"It's a reflection of our economic status — times are tough," said Tim Ripley, a defence analyst, adding: "It's all about money... if you don't have money you can't spend it."

The Prime Minister questioned defence secretary Gavin Williamson on whether money for the military should be reallocated to areas like cyber, and if Britain needed to maintain a Navy, Army, Air Force and nuclear deterrent all at once.

Keep reading... Show less
Articles

This Microsoft training fast tracks veterans into sweet tech careers

Solaire Brown (formerly Sanderson) was a happy, gung-ho Marine sergeant deployed in Afghanistan when she realized her military career was about to change. She was tasked with finding the right fit for her post-military life – and she knew she wanted to be prepared.

Injuries sustained during mine-resistant vehicle training had led to surgeries and functional recovery and it became clear Brown would no longer be able to operate at the level she expected of herself as a Marine.

Like many of the 200,000 service members exiting the military each year, Brown knew her military training could make her a valuable asset as an employee, but she was unsure of how her skills might specifically translate to employment in the civilian world.

Enter Microsoft Software & Systems Academy (MSSA), a program Microsoft started in 2013 to provide transitioning service members and veterans with critical career skills required for today's growing technology industry.

Keep reading... Show less
GEAR & TECH
Dave Smith

This video of a drone with a flamethrower will haunt your dreams

Watch the video in the tweet below. Are you experiencing both amazement and fear? You're not alone.

This video has been making the rounds on Twitter recently, but it was actually filmed a little over a year ago. According to Gizmodo, an electric-power maintenance company in Xiangyang, China, had been using these flame-throwing drones to burn off garbage and debris from electrical wires.

Keep reading... Show less
Articles

This band hires vets — especially when they go on tour

As veterans re-enter the civilian workforce, many struggle to make the transition. This is why opportunities (ahem — touring with famous heavy metal bands) for employment are so important. Five Finger Death Punch has made it a mission to offer such opportunities.

Keep reading... Show less
NEWS
Christopher Woody

Soldiers at the border are doing grunt work to stay out of trouble

National Guard troops deployed to the border in Arizona are puttering around doing administrative and maintenance work in order to keep them out of potentially dangerous situations and to allow the border patrol to focus on working in the field.

Troops have been deployed to the border in the past — both Presidents George W. Bush and Barack Obama sent troops there under similar circumstances — but the ones currently stationed in Arizona are even farther from the border than past deployments, according to a Politico report, and have no involvement in law-enforcement activity there.

President Donald Trump has called for up to 4,000 troops from various states to deploy to the border from Texas to California. Only about 200 Arizona National Guard soldiers have been put to work there, less than one-third of the 682 who have been authorized to deploy.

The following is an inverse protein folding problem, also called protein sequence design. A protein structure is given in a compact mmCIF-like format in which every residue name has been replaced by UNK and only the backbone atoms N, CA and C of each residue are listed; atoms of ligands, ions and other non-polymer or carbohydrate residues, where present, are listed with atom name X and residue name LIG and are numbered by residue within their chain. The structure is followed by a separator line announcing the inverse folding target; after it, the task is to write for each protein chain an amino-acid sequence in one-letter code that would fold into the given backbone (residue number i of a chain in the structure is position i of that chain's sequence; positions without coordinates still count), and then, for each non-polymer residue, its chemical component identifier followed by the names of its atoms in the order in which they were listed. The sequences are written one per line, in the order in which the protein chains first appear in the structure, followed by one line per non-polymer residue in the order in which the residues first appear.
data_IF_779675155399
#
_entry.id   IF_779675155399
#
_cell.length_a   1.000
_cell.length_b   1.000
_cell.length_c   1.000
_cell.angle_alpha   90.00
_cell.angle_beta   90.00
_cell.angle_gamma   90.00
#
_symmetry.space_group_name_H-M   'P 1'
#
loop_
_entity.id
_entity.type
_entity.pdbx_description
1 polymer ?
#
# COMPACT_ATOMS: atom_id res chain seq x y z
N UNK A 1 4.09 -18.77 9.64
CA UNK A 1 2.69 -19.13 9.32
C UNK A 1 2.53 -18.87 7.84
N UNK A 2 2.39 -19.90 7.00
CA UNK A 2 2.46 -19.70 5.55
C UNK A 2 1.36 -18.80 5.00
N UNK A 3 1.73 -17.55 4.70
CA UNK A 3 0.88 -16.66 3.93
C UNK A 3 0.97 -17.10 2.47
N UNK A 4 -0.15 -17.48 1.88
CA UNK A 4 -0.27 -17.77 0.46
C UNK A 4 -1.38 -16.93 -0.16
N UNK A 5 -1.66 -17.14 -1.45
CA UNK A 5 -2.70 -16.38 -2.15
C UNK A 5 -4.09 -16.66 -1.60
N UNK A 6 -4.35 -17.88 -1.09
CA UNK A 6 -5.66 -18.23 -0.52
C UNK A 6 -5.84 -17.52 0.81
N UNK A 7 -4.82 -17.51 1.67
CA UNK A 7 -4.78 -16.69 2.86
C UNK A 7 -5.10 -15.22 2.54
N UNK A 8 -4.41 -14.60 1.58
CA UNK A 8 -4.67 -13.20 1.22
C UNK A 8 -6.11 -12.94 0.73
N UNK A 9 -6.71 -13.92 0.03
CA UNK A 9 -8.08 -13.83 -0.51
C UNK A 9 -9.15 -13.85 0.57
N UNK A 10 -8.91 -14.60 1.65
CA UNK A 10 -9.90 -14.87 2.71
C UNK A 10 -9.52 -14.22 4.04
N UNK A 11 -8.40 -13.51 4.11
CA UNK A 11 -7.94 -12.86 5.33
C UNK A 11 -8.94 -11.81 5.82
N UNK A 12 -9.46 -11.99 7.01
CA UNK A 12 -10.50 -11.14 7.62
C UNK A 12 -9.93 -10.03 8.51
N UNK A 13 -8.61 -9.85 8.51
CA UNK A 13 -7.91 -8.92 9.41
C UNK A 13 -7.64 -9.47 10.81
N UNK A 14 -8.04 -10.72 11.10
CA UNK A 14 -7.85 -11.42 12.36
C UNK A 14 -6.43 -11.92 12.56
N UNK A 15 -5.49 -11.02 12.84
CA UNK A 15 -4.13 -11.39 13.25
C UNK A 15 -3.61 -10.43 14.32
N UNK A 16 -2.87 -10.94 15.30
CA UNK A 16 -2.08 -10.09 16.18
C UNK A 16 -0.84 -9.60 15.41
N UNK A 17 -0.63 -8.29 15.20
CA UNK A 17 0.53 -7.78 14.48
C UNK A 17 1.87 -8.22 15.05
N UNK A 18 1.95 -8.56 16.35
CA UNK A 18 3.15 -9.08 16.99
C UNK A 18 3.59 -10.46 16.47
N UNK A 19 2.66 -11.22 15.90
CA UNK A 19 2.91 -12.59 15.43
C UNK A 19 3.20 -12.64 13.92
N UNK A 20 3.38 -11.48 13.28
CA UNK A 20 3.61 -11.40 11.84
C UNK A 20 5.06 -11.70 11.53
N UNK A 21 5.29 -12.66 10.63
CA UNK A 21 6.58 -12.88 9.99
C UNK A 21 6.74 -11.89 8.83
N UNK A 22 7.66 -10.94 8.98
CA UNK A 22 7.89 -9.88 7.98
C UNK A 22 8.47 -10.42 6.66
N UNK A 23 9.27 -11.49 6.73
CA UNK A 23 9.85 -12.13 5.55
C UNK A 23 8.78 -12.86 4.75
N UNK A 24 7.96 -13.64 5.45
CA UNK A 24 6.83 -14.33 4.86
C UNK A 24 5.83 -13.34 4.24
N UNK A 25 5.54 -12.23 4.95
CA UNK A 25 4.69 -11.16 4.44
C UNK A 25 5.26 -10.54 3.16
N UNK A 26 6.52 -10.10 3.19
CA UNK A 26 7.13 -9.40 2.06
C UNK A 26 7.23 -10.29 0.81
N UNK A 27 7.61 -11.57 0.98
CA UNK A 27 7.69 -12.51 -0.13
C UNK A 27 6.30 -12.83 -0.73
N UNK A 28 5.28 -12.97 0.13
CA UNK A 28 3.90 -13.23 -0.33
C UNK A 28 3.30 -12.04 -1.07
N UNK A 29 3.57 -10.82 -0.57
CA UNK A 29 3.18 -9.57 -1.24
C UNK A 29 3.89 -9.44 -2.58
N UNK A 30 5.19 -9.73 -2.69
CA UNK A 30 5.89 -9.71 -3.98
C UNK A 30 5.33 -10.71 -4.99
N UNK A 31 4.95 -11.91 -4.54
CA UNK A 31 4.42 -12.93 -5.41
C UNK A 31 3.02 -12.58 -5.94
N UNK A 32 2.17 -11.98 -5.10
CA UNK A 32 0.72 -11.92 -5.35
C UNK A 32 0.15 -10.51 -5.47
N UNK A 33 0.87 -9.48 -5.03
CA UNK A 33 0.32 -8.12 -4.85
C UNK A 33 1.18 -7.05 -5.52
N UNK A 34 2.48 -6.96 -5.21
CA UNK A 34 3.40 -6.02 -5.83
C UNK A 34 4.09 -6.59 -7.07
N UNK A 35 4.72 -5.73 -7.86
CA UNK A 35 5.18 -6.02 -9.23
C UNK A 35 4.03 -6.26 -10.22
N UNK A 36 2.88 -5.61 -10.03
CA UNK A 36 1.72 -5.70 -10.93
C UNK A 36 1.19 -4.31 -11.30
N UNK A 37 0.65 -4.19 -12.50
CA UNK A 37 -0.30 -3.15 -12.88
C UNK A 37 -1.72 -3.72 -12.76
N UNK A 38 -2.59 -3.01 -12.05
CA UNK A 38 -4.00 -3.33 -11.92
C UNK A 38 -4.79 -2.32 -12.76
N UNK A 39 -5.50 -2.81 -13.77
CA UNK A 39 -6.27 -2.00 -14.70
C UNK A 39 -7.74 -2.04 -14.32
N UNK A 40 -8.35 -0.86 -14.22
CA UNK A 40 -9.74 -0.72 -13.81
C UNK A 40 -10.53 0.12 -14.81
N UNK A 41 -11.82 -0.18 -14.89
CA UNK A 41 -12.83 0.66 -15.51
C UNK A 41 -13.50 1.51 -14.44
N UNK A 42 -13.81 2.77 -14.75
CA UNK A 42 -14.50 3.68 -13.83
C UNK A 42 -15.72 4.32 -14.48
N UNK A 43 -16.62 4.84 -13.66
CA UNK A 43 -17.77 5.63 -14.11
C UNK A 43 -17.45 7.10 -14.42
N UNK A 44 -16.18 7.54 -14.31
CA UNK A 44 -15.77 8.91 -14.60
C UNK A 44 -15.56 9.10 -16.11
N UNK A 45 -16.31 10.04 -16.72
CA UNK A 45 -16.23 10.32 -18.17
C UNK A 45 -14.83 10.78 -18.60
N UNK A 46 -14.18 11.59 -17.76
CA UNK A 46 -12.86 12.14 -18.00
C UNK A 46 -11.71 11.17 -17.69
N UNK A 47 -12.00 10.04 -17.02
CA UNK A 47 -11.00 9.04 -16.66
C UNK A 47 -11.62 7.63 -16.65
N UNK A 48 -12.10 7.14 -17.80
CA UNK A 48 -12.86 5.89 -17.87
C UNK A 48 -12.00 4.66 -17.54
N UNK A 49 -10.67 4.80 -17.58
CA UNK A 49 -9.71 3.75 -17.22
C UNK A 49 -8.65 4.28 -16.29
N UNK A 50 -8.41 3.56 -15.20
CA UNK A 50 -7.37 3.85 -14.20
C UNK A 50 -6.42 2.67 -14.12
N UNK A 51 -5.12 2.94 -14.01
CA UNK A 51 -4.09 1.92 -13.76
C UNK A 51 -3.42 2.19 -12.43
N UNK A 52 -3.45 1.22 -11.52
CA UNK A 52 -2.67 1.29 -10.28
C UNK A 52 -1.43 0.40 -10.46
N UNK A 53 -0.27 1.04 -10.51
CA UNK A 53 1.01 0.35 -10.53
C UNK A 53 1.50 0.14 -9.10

Keep reading... Show less
GEAR & TECH

This Brazilian trainer thinks it can replace the Warthog

Brazil has had a decent aerospace industry centered on Embraer, a conglomerate that made everything from airborne radar planes to trainers. However, that industry has gotten a little too full of itself lately. They think one of their trainers can replace the A-10.

Now to be fair, this trainer, the Super Tucano, is doing some attack work with the Afghan Air Force and is a contender in the Air Force's OA-X program, advancing to a fly-off with the AT-6. Two other contenders, the AT-802 and the Textron Scorpion, didn't make it to the fly-off. Stinks to be them, but honestly, could any of them really replace the A-10?

Keep reading... Show less

Here's how working out every day can save you money

It's no secret that service members don't make a whole lot of money compared to the intense workload they face every single day. Since this lack of funds can limit things we like to do during our days off, we have to find little ways to compensate our cash to make sure we pay our bills.

Every few weeks, veterans should sit down and create a budget plan and adequately manage their incoming cash flow. These charges typically account for rent, groceries, and entertainment. The costs add up quickly, and it doesn't feel like there's much left over to put in savings.

But what if we told you that you can save some real coin if you just decided to it start hitting the gym on a daily basis?

Would that potentially blow your mind?

Keep reading... Show less

Migrant children in the US might be moved to military bases

The Trump administration is considering housing up to 20,000 unaccompanied migrant children on military bases in coming months, according to lawmakers and a Defense Department memo obtained by The Washington Post.

In a notification to lawmakers, the Pentagon said that officials at the Department of Health and Human Services asked whether beds could be provided for children at military installations "for occupancy as early as July through Dec. 31, 2018."

Sen. Charles E. Schumer (D-N.Y.) addressed the issue on the Senate floor on June 21, 2018.

Keep reading... Show less